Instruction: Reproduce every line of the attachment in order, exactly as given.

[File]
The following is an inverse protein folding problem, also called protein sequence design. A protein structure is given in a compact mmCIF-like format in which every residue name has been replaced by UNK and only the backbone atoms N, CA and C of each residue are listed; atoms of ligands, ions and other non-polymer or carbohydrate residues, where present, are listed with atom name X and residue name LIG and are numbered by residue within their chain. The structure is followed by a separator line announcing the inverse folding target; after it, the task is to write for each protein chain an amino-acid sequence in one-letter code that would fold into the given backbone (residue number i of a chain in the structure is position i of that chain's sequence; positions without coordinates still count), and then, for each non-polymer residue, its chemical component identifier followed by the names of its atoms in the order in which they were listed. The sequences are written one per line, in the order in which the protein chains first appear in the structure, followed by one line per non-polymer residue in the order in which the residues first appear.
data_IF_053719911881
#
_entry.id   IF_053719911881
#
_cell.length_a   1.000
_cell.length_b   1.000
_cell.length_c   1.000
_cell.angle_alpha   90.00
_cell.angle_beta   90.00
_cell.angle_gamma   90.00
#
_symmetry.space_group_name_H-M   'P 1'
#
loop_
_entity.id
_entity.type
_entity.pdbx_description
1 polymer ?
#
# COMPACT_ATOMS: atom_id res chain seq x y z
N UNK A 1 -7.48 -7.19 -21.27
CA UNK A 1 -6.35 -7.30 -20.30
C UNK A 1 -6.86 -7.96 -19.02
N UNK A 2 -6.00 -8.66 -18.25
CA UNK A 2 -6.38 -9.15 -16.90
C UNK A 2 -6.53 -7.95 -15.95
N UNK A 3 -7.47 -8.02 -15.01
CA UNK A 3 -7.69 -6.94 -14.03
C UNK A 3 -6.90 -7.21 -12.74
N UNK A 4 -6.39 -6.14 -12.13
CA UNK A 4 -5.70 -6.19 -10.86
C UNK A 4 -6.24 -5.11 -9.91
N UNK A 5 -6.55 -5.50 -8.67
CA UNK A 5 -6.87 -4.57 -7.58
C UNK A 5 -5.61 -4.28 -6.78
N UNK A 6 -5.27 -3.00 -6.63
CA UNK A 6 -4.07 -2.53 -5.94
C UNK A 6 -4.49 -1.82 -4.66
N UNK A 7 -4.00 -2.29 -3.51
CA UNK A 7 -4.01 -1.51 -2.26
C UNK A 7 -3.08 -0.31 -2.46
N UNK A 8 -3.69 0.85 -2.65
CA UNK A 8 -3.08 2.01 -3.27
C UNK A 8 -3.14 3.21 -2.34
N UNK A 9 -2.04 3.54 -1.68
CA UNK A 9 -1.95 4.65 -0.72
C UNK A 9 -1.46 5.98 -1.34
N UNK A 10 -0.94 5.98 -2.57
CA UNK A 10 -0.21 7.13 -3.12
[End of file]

The following is an inverse protein folding problem, also called protein sequence design. A protein structure is given in a compact mmCIF-like format in which every residue name has been replaced by UNK and only the backbone atoms N, CA and C of each residue are listed; atoms of ligands, ions and other non-polymer or carbohydrate residues, where present, are listed with atom name X and residue name LIG and are numbered by residue within their chain. The structure is followed by a separator line announcing the inverse folding target; after it, the task is to write for each protein chain an amino-acid sequence in one-letter code that would fold into the given backbone (residue number i of a chain in the structure is position i of that chain's sequence; positions without coordinates still count), and then, for each non-polymer residue, its chemical component identifier followed by the names of its atoms in the order in which they were listed. The sequences are written one per line, in the order in which the protein chains first appear in the structure, followed by one line per non-polymer residue in the order in which the residues first appear.
data_IF_053719911881
#
_entry.id   IF_053719911881
#
_cell.length_a   1.000
_cell.length_b   1.000
_cell.length_c   1.000
_cell.angle_alpha   90.00
_cell.angle_beta   90.00
_cell.angle_gamma   90.00
#
_symmetry.space_group_name_H-M   'P 1'
#
loop_
_entity.id
_entity.type
_entity.pdbx_description
1 polymer ?
#
# COMPACT_ATOMS: atom_id res chain seq x y z
N UNK A 1 -7.48 -7.19 -21.27
CA UNK A 1 -6.35 -7.30 -20.30
C UNK A 1 -6.86 -7.96 -19.02
N UNK A 2 -6.00 -8.66 -18.25
CA UNK A 2 -6.38 -9.15 -16.90
C UNK A 2 -6.53 -7.95 -15.95
N UNK A 3 -7.47 -8.02 -15.01
CA UNK A 3 -7.69 -6.94 -14.03
C UNK A 3 -6.90 -7.21 -12.74
N UNK A 4 -6.39 -6.14 -12.13
CA UNK A 4 -5.70 -6.19 -10.86
C UNK A 4 -6.24 -5.11 -9.91
N UNK A 5 -6.55 -5.50 -8.67
CA UNK A 5 -6.87 -4.57 -7.58
C UNK A 5 -5.61 -4.28 -6.78
N UNK A 6 -5.27 -3.00 -6.63
CA UNK A 6 -4.07 -2.53 -5.94
C UNK A 6 -4.49 -1.82 -4.66
N UNK A 7 -4.00 -2.29 -3.51
CA UNK A 7 -4.01 -1.51 -2.26
C UNK A 7 -3.08 -0.31 -2.46
N UNK A 8 -3.69 0.85 -2.65
CA UNK A 8 -3.08 2.01 -3.27
C UNK A 8 -3.14 3.21 -2.34
N UNK A 9 -2.04 3.54 -1.68
CA UNK A 9 -1.95 4.65 -0.72
C UNK A 9 -1.46 5.98 -1.34
N UNK A 10 -0.94 5.98 -2.57
CA UNK A 10 -0.21 7.13 -3.12